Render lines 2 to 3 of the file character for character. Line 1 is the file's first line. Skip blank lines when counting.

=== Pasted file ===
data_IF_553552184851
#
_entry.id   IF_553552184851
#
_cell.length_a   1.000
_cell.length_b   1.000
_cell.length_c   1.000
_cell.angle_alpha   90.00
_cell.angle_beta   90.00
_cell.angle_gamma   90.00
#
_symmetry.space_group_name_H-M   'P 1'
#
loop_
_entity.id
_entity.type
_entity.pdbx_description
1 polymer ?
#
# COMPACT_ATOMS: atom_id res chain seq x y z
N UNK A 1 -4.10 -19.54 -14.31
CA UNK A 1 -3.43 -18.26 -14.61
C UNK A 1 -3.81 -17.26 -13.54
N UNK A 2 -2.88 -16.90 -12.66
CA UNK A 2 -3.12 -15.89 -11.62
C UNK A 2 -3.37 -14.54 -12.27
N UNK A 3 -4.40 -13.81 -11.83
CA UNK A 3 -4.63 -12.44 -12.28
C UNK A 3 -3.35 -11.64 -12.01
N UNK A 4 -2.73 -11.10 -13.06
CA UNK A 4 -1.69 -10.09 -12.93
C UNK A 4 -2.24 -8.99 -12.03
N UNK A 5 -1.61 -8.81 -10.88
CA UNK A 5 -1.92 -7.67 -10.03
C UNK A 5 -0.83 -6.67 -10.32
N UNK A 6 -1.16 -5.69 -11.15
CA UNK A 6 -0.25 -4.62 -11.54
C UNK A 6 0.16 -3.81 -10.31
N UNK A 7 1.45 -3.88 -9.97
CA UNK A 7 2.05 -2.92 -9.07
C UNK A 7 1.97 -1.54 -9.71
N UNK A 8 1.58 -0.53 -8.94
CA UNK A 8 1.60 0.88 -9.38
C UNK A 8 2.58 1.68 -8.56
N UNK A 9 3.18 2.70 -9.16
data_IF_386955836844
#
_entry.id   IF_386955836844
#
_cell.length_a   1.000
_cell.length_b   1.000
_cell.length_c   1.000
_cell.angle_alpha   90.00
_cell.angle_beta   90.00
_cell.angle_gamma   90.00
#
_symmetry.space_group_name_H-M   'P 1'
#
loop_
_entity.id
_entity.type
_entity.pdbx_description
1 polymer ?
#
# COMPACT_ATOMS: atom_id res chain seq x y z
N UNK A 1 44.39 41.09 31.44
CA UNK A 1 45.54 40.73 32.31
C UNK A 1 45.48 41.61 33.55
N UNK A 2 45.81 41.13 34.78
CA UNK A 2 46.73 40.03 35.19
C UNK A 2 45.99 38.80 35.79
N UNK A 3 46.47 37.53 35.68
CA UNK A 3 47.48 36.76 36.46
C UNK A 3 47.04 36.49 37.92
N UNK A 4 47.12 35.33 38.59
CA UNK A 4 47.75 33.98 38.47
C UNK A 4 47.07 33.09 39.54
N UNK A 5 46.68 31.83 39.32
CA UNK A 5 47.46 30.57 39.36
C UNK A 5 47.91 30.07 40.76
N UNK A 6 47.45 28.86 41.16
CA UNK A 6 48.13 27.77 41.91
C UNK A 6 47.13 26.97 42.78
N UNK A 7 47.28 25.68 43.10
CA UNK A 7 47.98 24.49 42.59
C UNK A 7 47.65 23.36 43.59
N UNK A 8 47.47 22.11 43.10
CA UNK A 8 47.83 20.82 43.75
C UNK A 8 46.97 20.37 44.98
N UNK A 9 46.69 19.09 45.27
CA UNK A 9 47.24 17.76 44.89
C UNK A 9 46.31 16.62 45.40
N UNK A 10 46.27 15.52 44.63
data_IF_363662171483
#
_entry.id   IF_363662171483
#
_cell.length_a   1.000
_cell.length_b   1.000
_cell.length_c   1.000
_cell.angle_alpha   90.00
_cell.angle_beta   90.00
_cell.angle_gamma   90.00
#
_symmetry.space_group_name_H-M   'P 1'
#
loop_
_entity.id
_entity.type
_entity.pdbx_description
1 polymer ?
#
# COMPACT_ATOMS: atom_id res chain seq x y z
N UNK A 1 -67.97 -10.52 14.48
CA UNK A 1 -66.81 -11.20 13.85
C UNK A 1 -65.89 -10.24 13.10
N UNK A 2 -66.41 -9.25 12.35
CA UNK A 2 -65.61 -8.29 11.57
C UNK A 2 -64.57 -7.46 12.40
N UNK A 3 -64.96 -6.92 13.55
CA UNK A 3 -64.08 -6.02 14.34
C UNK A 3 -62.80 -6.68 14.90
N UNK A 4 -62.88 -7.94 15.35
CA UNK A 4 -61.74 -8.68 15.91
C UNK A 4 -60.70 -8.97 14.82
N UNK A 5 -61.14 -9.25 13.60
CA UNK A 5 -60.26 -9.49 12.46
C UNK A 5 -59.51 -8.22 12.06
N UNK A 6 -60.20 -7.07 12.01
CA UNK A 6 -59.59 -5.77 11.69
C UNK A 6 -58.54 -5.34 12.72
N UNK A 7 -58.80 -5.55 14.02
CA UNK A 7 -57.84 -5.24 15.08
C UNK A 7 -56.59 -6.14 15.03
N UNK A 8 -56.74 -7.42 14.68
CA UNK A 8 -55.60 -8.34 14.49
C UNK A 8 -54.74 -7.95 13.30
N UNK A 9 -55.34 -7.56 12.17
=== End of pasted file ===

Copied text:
#
_entry.id   IF_553552184851